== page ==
Before the end of the current year the Organisation of the Petroleum Exporting Countries (OPEC) will raise the volume of its oil output by no less than 10 per cent, OPEC president Purnomo Yusgiantoro, Indonesia's Minister of Energy and Mining Industry, told journalists in Vienna on Thursday.
He said the world oil cartel would make every possible effort to stabilise the world energy markets and guarantee acceptable crude prices both for oil exporting countries and for countries consuming oil, fuel and lubricants.
Purnomo emphasised that already OPEC is producing an average of two million barrels of oil daily over and above its officially set quotas, which make up today 25.5 million barrels a day. (At a recent ministerial conference in Vienna on July 21, 10 members of the world cartel disavowed their former decision adopted at the June 3 conference in Beirut to increase from August 1 the aggregate oil output quotas by 0.5 million barrels a day.)
The head of the world oil cartel said that there is a huge unpredicted surge in demand for crude oil on the part of China, the US, Japan and some European economies.
In order to somehow calm down the jittery situation created on world crude markets, OPEC can utilise the cartel's possibilities and before the end of 2005 increase quotas for the production and export of oil by 2.5-3.5 million barrels a day, the OPEC president noted.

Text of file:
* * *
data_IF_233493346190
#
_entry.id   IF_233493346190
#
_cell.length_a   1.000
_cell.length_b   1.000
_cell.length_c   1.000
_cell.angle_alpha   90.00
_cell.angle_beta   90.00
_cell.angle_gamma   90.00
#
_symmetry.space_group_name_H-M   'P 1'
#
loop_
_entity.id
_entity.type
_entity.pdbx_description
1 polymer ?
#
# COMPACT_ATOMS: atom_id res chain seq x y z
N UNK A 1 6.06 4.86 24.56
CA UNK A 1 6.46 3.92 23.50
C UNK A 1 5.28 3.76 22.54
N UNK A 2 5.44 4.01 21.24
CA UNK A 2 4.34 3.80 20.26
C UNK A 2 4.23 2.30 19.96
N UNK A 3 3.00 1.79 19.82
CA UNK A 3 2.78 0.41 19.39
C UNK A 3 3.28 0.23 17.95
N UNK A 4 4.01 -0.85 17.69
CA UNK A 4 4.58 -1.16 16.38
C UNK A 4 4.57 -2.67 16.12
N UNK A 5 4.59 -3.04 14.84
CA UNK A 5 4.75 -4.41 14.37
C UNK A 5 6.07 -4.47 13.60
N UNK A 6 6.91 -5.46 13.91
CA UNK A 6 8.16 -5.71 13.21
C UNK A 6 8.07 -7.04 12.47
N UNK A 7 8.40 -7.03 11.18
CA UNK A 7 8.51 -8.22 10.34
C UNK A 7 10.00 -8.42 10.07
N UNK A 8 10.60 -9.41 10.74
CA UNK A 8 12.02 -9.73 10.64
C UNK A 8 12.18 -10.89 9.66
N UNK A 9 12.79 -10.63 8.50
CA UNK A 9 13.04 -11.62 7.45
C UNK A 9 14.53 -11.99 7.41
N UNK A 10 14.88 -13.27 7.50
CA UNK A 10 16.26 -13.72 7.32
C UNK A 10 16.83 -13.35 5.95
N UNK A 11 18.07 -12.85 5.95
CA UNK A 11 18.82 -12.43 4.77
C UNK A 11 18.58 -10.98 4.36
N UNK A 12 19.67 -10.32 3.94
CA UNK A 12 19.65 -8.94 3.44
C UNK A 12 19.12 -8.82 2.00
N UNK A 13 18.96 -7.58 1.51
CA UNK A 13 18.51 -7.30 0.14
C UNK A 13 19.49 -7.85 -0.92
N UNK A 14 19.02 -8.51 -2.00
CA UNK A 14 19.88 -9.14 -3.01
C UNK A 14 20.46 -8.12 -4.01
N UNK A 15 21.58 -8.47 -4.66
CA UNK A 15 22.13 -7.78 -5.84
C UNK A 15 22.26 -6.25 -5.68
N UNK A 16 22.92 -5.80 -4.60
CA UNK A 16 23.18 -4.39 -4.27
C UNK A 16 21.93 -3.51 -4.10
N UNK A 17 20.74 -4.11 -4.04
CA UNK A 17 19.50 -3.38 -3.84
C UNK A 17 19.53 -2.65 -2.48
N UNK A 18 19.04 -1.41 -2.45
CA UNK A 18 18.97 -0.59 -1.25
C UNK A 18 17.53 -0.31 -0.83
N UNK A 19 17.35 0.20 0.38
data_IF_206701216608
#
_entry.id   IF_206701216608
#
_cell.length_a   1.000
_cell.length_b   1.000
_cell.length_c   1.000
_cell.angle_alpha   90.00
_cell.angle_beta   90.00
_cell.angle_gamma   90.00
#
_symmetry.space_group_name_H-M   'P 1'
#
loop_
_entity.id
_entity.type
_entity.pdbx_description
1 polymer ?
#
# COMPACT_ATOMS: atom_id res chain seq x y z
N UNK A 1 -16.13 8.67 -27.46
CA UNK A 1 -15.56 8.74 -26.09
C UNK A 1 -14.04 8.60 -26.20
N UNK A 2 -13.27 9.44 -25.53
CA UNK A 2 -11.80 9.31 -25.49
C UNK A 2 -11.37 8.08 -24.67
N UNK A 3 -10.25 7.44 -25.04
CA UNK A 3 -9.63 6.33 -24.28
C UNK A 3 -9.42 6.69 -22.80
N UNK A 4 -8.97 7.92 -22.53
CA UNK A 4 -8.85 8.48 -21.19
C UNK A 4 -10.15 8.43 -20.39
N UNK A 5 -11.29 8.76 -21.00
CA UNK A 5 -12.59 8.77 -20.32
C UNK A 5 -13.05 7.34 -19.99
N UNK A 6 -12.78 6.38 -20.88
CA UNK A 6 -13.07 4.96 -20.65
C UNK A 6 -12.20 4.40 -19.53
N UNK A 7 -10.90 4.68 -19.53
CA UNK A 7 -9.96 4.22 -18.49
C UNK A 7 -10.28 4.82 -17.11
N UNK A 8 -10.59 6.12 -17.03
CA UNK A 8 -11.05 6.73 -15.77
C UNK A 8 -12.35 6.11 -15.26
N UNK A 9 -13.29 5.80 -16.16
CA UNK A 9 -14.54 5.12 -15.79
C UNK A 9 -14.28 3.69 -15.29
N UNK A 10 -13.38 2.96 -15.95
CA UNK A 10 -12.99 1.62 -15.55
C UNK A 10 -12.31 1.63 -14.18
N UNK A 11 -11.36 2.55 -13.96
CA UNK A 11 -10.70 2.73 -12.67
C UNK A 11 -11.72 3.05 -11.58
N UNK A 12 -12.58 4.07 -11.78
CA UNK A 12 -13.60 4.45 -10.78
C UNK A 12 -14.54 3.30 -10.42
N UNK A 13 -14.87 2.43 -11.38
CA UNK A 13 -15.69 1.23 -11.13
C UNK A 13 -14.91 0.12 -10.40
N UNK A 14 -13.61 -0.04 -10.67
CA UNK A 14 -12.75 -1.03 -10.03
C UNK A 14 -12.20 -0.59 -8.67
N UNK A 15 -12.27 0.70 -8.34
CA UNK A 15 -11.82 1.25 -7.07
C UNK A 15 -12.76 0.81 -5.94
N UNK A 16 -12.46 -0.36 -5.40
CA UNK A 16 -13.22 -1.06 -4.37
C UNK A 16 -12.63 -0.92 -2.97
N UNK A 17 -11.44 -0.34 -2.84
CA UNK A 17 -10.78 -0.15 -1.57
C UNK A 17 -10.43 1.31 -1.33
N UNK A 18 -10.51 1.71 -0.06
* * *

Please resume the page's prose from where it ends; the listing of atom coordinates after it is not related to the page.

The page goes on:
To settle prices the cartel disposes of such a mechanism as quotas for production, voluntary restraints (mostly unobserved, however) which are assumed by the organisation's members in proportion to oil output volumes (for example, Iran produces 3.750 million barrels a day, consuming 1.360 million barrels, with the difference - 2.390 million barrels - being supplied for export). But, in the view of many analysts who cite the pattern of oil supplies over years, the ratio of demand to supply of the black gold depends not so much on production quotas of OPEC members as on non-market factors. Practically all members of the organisation are either themselves subject to internal political instability or are situated in unstable regions. This greatly reduces the cartel's ability to deliberately and purposefully regulate world oil prices. Besides, analysts believe, with the exception of perhaps Saudi Arabia and the United Arab Emirates, no further sharp rise in oil production is to be expected. It will take several years and a dozen or so of billion dollars in order to bring new deposits into operation. Considering all this, analysts have come to the conclusion that OPEC's price-regulating role is not so big as believed until recently, although these countries do provide now about 30 million barrels (although the OPEC president speaks of 27.5 million barrels) out of nearly 80 million barrels of daily world demand for oil.
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